David B. Bowser was commissioned to design USCT regimental banners during the Civil War. He was an African American artist who had also painted portraits of John Brown and Abraham Lincoln, thereby exhibiting his sympathies towards figures tied to the radical abolition movement. The colours of the 24th feature an image of an African American soldier atop a hill littered with the debris of battle with his hands raised in the air in a fashion extremely reminiscent of the enslaved African figure found on anti-slavery medallions in the 18th and 19th centuries, and including Josiah Wedgwood’s famous pendant. The slogan “Am I not a man and a brother?” that accompanied Wedgwood’s medallion of the chained bondsman begs the question of equality between whites and blacks. The flag of the 24th bears the script “Let soldiers in war, be citizens in peace.” The message “Fiat Justitia” which the soldier is reaching up to is a Latin phrase meaning “Let justice be done.” Frederick Douglass and other black abolitionists adopted this expression. It originates from a 1772 British legal case regarding slavery. The flag thus symbolises the desire of African American soldiers to have their military service appraised fairly by whites in a transformative process that would confirm their freedom and right to full citizenship with the war’s close and defy the enduring stranglehold of a white racist ideology.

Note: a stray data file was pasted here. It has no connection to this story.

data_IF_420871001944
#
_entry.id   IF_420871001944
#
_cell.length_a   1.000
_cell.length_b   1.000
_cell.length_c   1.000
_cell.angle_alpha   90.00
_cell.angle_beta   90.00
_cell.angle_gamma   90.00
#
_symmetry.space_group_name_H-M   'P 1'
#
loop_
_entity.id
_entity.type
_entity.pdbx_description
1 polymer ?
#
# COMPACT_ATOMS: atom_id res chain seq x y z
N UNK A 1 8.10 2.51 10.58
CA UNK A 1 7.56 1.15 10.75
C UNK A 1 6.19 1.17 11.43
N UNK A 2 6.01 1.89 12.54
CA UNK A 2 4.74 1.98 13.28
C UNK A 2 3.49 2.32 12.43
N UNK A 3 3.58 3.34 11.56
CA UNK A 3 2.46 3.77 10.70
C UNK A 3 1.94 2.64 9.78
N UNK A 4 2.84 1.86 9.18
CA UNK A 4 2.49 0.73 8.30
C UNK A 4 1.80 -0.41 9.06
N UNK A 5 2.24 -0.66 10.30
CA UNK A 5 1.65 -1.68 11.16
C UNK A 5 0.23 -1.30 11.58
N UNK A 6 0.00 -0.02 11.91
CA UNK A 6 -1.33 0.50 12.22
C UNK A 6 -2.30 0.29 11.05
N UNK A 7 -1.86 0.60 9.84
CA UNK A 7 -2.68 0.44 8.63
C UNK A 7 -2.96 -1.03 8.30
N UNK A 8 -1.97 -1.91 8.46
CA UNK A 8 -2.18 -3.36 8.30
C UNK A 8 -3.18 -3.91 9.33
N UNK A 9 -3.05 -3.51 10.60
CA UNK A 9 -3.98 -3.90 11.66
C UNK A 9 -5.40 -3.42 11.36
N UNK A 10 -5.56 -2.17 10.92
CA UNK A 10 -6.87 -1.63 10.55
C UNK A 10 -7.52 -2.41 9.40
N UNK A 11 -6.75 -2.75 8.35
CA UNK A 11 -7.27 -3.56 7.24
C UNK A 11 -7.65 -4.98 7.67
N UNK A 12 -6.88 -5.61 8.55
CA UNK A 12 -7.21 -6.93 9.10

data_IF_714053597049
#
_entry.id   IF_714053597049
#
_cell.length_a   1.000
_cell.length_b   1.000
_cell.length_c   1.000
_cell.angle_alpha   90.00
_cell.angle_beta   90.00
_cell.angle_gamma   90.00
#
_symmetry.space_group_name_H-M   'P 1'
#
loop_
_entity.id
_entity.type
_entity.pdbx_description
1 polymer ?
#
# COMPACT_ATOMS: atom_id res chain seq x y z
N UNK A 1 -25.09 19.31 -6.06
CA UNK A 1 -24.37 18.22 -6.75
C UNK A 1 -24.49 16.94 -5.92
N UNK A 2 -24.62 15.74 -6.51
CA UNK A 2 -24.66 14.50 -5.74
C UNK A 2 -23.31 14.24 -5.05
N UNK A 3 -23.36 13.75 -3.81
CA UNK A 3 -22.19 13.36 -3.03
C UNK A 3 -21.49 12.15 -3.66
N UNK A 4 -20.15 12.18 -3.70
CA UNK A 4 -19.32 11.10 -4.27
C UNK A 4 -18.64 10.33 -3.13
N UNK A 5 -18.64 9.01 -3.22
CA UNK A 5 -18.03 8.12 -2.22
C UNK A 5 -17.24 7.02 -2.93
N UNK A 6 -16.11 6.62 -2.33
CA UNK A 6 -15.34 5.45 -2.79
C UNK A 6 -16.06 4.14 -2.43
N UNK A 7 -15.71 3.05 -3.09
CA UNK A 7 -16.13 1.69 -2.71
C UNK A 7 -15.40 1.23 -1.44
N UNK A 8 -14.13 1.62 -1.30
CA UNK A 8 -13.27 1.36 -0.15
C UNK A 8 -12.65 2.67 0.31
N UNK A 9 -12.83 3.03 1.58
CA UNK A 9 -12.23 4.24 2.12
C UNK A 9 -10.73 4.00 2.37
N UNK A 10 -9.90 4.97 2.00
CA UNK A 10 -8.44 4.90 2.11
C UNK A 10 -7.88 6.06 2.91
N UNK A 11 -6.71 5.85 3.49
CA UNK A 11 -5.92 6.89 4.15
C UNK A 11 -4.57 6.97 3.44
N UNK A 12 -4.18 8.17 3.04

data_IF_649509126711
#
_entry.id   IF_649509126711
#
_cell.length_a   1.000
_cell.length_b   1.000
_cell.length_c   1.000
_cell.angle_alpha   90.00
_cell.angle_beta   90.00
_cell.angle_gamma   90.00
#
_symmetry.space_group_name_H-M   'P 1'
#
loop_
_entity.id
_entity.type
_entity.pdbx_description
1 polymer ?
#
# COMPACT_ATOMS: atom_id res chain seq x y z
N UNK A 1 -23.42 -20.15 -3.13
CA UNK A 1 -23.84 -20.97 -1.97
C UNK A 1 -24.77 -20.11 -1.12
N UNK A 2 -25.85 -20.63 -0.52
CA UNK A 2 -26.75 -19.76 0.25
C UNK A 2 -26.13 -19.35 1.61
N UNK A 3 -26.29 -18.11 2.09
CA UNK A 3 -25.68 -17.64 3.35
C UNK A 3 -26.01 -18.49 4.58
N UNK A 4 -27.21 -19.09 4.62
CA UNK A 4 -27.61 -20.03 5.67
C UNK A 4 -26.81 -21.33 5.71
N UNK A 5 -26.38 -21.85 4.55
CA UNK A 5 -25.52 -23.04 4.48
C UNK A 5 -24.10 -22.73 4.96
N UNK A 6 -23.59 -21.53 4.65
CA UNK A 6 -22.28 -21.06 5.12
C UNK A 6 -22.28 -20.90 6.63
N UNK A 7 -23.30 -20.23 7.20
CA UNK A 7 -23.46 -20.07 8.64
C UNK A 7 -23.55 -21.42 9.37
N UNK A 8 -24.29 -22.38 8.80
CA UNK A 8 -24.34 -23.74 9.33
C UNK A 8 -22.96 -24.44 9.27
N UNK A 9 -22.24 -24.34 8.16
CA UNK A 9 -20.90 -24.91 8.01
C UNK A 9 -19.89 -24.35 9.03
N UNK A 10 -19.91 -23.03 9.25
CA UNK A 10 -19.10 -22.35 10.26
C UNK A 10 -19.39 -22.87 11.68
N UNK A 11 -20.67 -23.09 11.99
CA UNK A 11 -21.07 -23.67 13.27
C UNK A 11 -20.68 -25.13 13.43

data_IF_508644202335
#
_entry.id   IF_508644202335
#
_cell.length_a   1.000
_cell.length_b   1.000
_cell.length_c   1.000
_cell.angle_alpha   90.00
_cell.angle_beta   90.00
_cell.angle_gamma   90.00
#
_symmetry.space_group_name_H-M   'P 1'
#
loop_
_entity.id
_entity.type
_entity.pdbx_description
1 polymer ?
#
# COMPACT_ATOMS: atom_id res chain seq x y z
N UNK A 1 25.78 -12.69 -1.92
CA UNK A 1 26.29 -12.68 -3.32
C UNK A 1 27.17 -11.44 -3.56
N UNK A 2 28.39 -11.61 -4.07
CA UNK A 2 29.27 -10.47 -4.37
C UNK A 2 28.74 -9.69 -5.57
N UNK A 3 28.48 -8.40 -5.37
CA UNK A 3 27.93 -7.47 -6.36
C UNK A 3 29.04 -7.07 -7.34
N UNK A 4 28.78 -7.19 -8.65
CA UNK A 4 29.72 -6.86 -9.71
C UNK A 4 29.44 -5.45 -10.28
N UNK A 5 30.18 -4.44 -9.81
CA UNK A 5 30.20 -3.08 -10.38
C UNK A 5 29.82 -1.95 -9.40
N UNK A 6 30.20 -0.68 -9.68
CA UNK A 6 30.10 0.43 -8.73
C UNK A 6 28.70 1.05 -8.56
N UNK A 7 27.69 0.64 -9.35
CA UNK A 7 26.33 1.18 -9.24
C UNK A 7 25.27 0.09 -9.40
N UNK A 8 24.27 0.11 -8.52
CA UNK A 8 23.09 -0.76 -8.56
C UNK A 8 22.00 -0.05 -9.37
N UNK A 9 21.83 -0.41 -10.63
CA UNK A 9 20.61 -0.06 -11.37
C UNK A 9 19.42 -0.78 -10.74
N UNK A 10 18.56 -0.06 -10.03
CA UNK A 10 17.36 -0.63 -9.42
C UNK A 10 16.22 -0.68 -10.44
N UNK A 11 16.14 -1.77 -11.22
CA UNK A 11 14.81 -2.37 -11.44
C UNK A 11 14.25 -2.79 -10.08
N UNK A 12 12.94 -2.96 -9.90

The 24th USCT does not appear to have seen combat during the Civil War, but it would be wrong to assume it did not suffer casualties through illness, exposure, accidents, and attrition. Nevertheless, there were certainly men who cursed the lack of an opportunity to earn respect on the battlefield. Regiments could forge lasting legacies through combat and the 24th’s separation from the front lines of the war surely contributed to its peripheral place in Civil War history. Although the visual imagery on the regimental flag does not reflect the often mundane duties assigned to the 24th, the banner provides an insightful view into how African-Americans envisioned the significance of their military service. The 24th was used largely for auxiliary roles during the war but an army is not merely made up of its fighting soldiers. They performed important functions, notably in providing relief to newly-returned citizens to the United States whilst stationed in Roanoke, and should be considered fortunate for their absence from the gruelling, drawn-out combat of the last months of the Civil War.

James Brookes is an MRes student in the American and Canadian Studies department, where he is writing a dissertation on the visual culture of American Civil War soldiers. He begins his PhD in the department in September. He is a member of the postgraduate reading group at the Centre for Research in Race and Rights.

Posted in American and Canadian Studies